RESPONDING TO A QUESTION on Quora, I used my answer as the basis for a short article that I titled, “Conservatives Not Exactly Enthralled by Trump Are a Problem.” I was addressing what I assumed was a conservative individual who posted that some conservatives “aren’t exactly enthralled” with Trumps’ presidency.
The point of my piece was to take the questioner to task for so timid a response to Trump. I wrote:
“We have watched him run amok for two years as the president, throwing what appear to be temper tantrums via tweets (“tweetrums”?) on a daily basis. We have read these tweets, which are often as grammatically challenged as they are factually challenged.” (NU)
Moments after publishing my article, a friend contacted me and asked if I had coined the term tweetrums, which I didn’t know.
Perhaps I had.
In the 1990 movie Cry Baby, Johnny Depp plays a young greaser—who acts a lot like Elvis in his first movies in the’50s—who can shed a tear on cue and melt the hearts of women of all ages. It’s a movie by John Waters, so it’s not your normal Johnny Depp movie. (Like there’s any such thing, right?) The drawing above is by Lots of Lowe for the Deviant Art website.
Someone behaving like a child
So I am writing this piece about my possibly coining a new word that is so os very applicable to what’s happening every day on the Internet and therefore on the news.
My unofficial definition and explanation of tweetrums: the word is made by joining two other words: tweet and tantrum.
Posting on the social media website Twitter. It is both a verb (for example, “President Trump tweets regularly, some might say obsessively”) and a noun (“President Trump’s latest tweet again accused Mueller of a witch hunt”).
An uncontrolled expression of childish anger; an angry outburst by a child or by someone who is behaving like a child. (Merriam-Webster).
The President tweets regularly—some might say obsessively—while millions of people around the world think of childish temper tantrums when they read the President’s tweets.
Hence, tweetrums: “tweeting like a petulant child throwing a temper tantrum.”
Right now, the word tweetrum is almost exclusively associated with the 45th President of the United States. Should someone else wish to emulate the President, their messages might better be called tweetrumps.
Remember you read it here first!
“Our prime minister has invited Trump to the UK on 13 July, when he will probably gloat and smirk over our Brexit misfortune, and hope to bully us into subjugation. To do justice to the enormity of the occasion, a group of activist friends and I have had a six-meter-high blimp made of Trump as a giant orange baby, with a mobile phone clutched in his tiny hands. Trump Baby is the kind of protest that would be impossible to ignore during the presidential visit.” (Guardian)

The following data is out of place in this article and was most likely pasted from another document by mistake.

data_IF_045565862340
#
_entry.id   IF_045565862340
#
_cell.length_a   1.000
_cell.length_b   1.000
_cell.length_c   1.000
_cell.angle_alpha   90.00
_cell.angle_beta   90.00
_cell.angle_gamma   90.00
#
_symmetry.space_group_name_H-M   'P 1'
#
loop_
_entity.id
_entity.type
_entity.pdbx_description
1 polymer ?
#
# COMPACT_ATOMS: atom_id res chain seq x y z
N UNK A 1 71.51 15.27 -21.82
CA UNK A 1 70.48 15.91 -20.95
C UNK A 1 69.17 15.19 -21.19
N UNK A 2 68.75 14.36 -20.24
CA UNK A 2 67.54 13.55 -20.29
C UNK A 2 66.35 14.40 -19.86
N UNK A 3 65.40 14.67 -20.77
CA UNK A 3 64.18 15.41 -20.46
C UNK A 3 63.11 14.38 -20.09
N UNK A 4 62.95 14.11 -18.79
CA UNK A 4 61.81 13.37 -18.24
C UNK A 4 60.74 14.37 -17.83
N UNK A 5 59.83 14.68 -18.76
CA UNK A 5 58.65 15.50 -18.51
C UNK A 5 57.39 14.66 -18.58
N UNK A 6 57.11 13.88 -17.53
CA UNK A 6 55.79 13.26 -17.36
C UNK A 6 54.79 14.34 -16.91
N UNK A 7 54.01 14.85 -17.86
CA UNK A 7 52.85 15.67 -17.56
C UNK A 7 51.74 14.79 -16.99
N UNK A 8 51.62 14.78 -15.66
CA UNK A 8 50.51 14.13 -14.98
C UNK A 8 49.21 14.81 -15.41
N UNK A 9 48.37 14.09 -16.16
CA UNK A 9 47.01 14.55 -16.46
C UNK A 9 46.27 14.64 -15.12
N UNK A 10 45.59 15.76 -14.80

Alas, trumped again
I wrote the text above without researching the word tweetrums. When I did look it up on Google and if I found no other reference to it, I wanted my article to be ready to launch this post immediately before anyone could see my having looked the word up and beat me to the punch. So when this piece was finished, I googled tweetrums.
Alas, trumped again: I found evidence that others had trumped my coinage of the word on the first page of Google. The earliest use of the word in reference to Trump’s outbursts appears to have been by David von Drehle in an article about Mueller for Time magazine from June 2017 (“Trump’s future tweetrums”).
I found it used even earlier in a piece on baseball from 2013 on the Marlin Maniac website (“post-season fire sale temper tweetrum”).
So, no need to remember anything, as you didn’t read it here first.
FEATURED IMAGE: The image at the top of this page is by caricaturist DonkeyHotey and accompanied the article “For the Fourth Time Today Trump Again Posts Juvenile Crybaby Tweets” by David Badash for the New Civil Rights Movement website. After taking the President to task for what could be hyperbole, Badash notes that “in the middle of what should be for the leader of the free world a busy Thursday afternoon workday, Trump has posted yet another angry, juvenile tweet, this time complete with typos.”
Postscript: If I had a photo of me as a child, I might have used instead of the Johnny Depp drawing. I was high-strung, highly emotional, and cried whenever I was frustrated or angry. Consequently, I was known as a cry-baby. That certainly didn’t do my self-esteem any good!
By the time I had matured, my crying was reserved for scenes in movies where wolves are shot for sport by drunken US Cavalry troops—and you don’t get a prize if you know what movie I’m referring to—and chick-flicks.
Let me tell you something, you take a woman on a first date to a chick-flick and she’ll think you’re amazing. Cry during all the right scenes and you’re in like Coburn. (Yeah, that’s another movie reference . . .)